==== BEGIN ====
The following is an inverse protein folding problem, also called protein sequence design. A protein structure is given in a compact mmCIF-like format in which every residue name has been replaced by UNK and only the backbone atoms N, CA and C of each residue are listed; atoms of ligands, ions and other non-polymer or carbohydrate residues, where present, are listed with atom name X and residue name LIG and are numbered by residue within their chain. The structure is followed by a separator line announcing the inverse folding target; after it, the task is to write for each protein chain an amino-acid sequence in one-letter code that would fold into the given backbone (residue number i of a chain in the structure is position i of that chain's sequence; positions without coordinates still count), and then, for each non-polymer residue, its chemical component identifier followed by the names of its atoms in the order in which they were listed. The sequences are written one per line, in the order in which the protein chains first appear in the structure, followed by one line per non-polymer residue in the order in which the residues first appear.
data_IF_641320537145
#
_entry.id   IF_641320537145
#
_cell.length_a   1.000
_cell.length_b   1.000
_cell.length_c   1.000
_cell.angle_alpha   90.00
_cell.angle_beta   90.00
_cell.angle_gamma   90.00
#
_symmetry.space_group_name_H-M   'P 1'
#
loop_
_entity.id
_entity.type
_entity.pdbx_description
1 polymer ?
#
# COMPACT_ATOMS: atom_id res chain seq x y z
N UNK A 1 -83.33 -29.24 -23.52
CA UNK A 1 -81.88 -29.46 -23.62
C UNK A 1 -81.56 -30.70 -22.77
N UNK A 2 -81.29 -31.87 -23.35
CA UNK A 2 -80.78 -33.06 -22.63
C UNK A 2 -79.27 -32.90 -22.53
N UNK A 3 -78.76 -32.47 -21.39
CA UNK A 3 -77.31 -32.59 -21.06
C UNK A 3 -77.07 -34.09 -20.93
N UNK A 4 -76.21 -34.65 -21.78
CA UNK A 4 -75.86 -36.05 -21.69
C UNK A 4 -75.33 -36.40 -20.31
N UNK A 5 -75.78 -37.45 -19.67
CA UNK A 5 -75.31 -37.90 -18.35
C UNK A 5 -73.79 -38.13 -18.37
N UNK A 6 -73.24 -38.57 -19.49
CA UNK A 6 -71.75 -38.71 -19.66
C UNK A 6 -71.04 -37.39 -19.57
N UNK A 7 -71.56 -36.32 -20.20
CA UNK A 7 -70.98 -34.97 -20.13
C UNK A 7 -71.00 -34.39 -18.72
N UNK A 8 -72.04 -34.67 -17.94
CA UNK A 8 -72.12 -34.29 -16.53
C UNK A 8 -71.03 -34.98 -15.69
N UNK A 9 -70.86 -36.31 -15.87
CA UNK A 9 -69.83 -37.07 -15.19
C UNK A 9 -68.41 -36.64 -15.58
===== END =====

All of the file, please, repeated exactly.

The following is an inverse protein folding problem, also called protein sequence design. A protein structure is given in a compact mmCIF-like format in which every residue name has been replaced by UNK and only the backbone atoms N, CA and C of each residue are listed; atoms of ligands, ions and other non-polymer or carbohydrate residues, where present, are listed with atom name X and residue name LIG and are numbered by residue within their chain. The structure is followed by a separator line announcing the inverse folding target; after it, the task is to write for each protein chain an amino-acid sequence in one-letter code that would fold into the given backbone (residue number i of a chain in the structure is position i of that chain's sequence; positions without coordinates still count), and then, for each non-polymer residue, its chemical component identifier followed by the names of its atoms in the order in which they were listed. The sequences are written one per line, in the order in which the protein chains first appear in the structure, followed by one line per non-polymer residue in the order in which the residues first appear.
data_IF_641320537145
#
_entry.id   IF_641320537145
#
_cell.length_a   1.000
_cell.length_b   1.000
_cell.length_c   1.000
_cell.angle_alpha   90.00
_cell.angle_beta   90.00
_cell.angle_gamma   90.00
#
_symmetry.space_group_name_H-M   'P 1'
#
loop_
_entity.id
_entity.type
_entity.pdbx_description
1 polymer ?
#
# COMPACT_ATOMS: atom_id res chain seq x y z
N UNK A 1 -83.33 -29.24 -23.52
CA UNK A 1 -81.88 -29.46 -23.62
C UNK A 1 -81.56 -30.70 -22.77
N UNK A 2 -81.29 -31.87 -23.35
CA UNK A 2 -80.78 -33.06 -22.63
C UNK A 2 -79.27 -32.90 -22.53
N UNK A 3 -78.76 -32.47 -21.39
CA UNK A 3 -77.31 -32.59 -21.06
C UNK A 3 -77.07 -34.09 -20.93
N UNK A 4 -76.21 -34.65 -21.78
CA UNK A 4 -75.86 -36.05 -21.69
C UNK A 4 -75.33 -36.40 -20.31
N UNK A 5 -75.78 -37.45 -19.67
CA UNK A 5 -75.31 -37.90 -18.35
C UNK A 5 -73.79 -38.13 -18.37
N UNK A 6 -73.24 -38.57 -19.49
CA UNK A 6 -71.75 -38.71 -19.66
C UNK A 6 -71.04 -37.39 -19.57
N UNK A 7 -71.56 -36.32 -20.20
CA UNK A 7 -70.98 -34.97 -20.13
C UNK A 7 -71.00 -34.39 -18.72
N UNK A 8 -72.04 -34.67 -17.94
CA UNK A 8 -72.12 -34.29 -16.53
C UNK A 8 -71.03 -34.98 -15.69
N UNK A 9 -70.86 -36.31 -15.87
CA UNK A 9 -69.83 -37.07 -15.19
C UNK A 9 -68.41 -36.64 -15.58